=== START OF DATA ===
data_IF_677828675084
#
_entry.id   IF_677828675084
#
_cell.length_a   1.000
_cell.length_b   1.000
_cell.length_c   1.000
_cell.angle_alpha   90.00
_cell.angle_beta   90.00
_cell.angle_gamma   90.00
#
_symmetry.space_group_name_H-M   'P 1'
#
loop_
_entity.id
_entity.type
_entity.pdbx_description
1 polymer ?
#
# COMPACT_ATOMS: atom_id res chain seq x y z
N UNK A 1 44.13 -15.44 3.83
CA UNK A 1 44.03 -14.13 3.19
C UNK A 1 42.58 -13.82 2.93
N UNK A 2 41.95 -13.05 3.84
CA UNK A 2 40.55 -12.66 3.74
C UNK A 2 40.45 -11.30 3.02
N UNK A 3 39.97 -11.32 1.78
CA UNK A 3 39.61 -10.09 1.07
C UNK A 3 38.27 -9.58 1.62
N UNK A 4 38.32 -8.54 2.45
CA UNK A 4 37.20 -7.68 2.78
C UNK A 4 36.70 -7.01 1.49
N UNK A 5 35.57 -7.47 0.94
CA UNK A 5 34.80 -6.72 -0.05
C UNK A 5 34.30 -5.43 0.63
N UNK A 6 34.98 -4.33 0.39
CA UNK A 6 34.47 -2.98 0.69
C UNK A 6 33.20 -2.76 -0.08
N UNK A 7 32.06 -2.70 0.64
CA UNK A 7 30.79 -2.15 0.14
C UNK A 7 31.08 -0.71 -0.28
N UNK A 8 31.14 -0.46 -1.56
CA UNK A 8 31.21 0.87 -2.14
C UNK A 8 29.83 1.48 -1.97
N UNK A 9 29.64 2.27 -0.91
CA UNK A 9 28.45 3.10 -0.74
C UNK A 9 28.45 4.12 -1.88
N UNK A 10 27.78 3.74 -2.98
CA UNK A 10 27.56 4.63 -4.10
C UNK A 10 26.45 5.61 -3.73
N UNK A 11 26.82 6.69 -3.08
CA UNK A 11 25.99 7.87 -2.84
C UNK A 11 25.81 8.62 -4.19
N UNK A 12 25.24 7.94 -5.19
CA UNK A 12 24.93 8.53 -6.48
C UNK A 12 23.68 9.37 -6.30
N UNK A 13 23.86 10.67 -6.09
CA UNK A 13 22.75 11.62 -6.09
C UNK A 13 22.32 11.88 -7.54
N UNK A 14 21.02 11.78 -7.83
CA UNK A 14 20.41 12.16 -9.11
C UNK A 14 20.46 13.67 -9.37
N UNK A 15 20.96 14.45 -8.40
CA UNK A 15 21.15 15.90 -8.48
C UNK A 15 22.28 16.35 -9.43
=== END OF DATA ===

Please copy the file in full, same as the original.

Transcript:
data_IF_677828675084
#
_entry.id   IF_677828675084
#
_cell.length_a   1.000
_cell.length_b   1.000
_cell.length_c   1.000
_cell.angle_alpha   90.00
_cell.angle_beta   90.00
_cell.angle_gamma   90.00
#
_symmetry.space_group_name_H-M   'P 1'
#
loop_
_entity.id
_entity.type
_entity.pdbx_description
1 polymer ?
#
# COMPACT_ATOMS: atom_id res chain seq x y z
N UNK A 1 44.13 -15.44 3.83
CA UNK A 1 44.03 -14.13 3.19
C UNK A 1 42.58 -13.82 2.93
N UNK A 2 41.95 -13.05 3.84
CA UNK A 2 40.55 -12.66 3.74
C UNK A 2 40.45 -11.30 3.02
N UNK A 3 39.97 -11.32 1.78
CA UNK A 3 39.61 -10.09 1.07
C UNK A 3 38.27 -9.58 1.62
N UNK A 4 38.32 -8.54 2.45
CA UNK A 4 37.20 -7.68 2.78
C UNK A 4 36.70 -7.01 1.49
N UNK A 5 35.57 -7.47 0.94
CA UNK A 5 34.80 -6.72 -0.05
C UNK A 5 34.30 -5.43 0.63
N UNK A 6 34.98 -4.33 0.39
CA UNK A 6 34.47 -2.98 0.69
C UNK A 6 33.20 -2.76 -0.08
N UNK A 7 32.06 -2.70 0.64
CA UNK A 7 30.79 -2.15 0.14
C UNK A 7 31.08 -0.71 -0.28
N UNK A 8 31.14 -0.46 -1.56
CA UNK A 8 31.21 0.87 -2.14
C UNK A 8 29.83 1.48 -1.97
N UNK A 9 29.64 2.27 -0.91
CA UNK A 9 28.45 3.10 -0.74
C UNK A 9 28.45 4.12 -1.88
N UNK A 10 27.78 3.74 -2.98
CA UNK A 10 27.56 4.63 -4.10
C UNK A 10 26.45 5.61 -3.73
N UNK A 11 26.82 6.69 -3.08
CA UNK A 11 25.99 7.87 -2.84
C UNK A 11 25.81 8.62 -4.19
N UNK A 12 25.24 7.94 -5.19
CA UNK A 12 24.93 8.53 -6.48
C UNK A 12 23.68 9.37 -6.30
N UNK A 13 23.86 10.67 -6.09
CA UNK A 13 22.75 11.62 -6.09
C UNK A 13 22.32 11.88 -7.54
N UNK A 14 21.02 11.78 -7.83
CA UNK A 14 20.41 12.16 -9.11
C UNK A 14 20.46 13.67 -9.37
N UNK A 15 20.96 14.45 -8.40
CA UNK A 15 21.15 15.90 -8.48
C UNK A 15 22.28 16.35 -9.43